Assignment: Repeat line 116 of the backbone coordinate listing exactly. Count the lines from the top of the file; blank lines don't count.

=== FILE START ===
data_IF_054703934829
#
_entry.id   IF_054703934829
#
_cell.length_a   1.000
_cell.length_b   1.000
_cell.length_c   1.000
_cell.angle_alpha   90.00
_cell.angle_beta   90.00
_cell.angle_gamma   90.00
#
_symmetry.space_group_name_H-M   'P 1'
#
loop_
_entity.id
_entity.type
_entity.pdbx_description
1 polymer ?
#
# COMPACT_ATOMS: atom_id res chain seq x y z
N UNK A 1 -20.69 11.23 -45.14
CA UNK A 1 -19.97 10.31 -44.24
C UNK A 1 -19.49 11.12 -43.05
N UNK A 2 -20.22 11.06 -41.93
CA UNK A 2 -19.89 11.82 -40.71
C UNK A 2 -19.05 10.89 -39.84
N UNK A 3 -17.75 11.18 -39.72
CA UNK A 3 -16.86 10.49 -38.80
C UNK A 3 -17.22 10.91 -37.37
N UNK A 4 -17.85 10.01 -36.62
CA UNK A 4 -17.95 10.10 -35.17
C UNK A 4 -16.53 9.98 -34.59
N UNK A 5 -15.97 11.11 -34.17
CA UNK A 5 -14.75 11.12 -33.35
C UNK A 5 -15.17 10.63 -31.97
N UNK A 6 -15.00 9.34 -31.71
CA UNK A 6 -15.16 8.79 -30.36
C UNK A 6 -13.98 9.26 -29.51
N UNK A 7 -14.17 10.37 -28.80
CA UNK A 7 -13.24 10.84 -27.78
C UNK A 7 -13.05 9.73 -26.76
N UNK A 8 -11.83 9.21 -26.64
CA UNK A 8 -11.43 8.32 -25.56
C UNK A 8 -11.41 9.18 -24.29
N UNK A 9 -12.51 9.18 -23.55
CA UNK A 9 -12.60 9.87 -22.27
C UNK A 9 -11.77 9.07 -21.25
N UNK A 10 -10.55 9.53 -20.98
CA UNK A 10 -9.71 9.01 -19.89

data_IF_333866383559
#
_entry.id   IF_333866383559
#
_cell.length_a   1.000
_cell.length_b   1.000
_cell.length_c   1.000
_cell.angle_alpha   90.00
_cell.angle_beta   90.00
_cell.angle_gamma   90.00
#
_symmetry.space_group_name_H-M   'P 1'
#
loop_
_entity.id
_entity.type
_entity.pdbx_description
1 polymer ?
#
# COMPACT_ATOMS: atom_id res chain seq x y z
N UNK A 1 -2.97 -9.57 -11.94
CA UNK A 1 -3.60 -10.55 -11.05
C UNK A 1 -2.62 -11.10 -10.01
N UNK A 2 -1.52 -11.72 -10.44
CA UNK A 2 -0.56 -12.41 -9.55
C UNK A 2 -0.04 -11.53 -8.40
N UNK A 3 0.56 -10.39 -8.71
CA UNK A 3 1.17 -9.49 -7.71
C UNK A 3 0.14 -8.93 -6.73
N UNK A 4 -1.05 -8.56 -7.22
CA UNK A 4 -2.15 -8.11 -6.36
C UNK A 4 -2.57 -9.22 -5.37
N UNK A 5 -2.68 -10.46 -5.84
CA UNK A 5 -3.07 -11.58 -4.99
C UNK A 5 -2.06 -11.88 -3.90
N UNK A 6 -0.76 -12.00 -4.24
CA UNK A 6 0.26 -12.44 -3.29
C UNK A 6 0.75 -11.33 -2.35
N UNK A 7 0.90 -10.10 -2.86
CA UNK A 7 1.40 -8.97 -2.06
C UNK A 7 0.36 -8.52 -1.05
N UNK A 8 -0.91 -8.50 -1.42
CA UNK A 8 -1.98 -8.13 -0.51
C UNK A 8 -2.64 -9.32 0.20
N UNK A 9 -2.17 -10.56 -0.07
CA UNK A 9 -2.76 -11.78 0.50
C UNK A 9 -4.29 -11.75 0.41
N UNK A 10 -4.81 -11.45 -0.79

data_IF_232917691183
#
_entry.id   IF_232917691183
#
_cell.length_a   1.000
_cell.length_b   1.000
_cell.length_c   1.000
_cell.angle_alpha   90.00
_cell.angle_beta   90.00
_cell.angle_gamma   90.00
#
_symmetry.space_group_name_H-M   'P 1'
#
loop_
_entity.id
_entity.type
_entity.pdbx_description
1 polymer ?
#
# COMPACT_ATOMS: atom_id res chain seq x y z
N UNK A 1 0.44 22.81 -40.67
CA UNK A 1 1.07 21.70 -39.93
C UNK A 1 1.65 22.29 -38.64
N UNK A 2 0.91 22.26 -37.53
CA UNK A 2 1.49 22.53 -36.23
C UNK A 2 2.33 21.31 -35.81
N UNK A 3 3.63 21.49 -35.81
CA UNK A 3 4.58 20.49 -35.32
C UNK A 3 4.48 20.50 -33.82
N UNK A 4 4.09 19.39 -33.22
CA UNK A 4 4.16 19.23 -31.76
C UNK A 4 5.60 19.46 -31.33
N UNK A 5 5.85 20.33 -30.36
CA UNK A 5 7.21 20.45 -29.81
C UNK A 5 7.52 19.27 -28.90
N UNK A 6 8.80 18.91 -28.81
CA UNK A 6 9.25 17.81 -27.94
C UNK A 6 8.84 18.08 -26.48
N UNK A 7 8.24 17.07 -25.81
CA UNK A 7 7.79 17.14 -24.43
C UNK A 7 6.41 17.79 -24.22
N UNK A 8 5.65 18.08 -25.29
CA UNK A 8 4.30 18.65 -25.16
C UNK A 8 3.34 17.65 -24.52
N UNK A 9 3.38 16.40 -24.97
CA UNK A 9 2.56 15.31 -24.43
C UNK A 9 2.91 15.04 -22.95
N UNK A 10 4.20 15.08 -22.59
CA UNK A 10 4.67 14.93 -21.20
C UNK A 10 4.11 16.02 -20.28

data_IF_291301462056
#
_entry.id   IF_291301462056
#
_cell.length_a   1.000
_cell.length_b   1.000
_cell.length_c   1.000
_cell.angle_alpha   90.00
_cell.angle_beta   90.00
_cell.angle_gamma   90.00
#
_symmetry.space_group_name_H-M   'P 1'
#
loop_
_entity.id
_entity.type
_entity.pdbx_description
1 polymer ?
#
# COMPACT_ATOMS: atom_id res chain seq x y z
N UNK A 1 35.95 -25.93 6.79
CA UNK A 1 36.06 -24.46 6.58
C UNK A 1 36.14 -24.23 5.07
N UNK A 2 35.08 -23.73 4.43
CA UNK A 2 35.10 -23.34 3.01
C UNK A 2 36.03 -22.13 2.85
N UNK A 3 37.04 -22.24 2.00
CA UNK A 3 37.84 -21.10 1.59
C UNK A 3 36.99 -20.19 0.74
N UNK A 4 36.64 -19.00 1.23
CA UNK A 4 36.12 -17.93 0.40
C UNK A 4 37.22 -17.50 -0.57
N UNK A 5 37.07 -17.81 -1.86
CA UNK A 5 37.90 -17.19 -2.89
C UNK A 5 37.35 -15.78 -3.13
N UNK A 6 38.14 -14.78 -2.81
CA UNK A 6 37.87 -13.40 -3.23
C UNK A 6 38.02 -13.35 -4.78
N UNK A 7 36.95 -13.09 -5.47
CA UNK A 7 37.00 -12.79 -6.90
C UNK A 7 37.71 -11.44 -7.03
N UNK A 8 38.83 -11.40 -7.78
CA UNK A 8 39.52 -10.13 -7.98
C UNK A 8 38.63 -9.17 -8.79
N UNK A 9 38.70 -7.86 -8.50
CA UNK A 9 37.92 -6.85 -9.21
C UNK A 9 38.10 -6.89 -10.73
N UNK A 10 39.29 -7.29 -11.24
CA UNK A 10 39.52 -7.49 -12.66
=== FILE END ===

#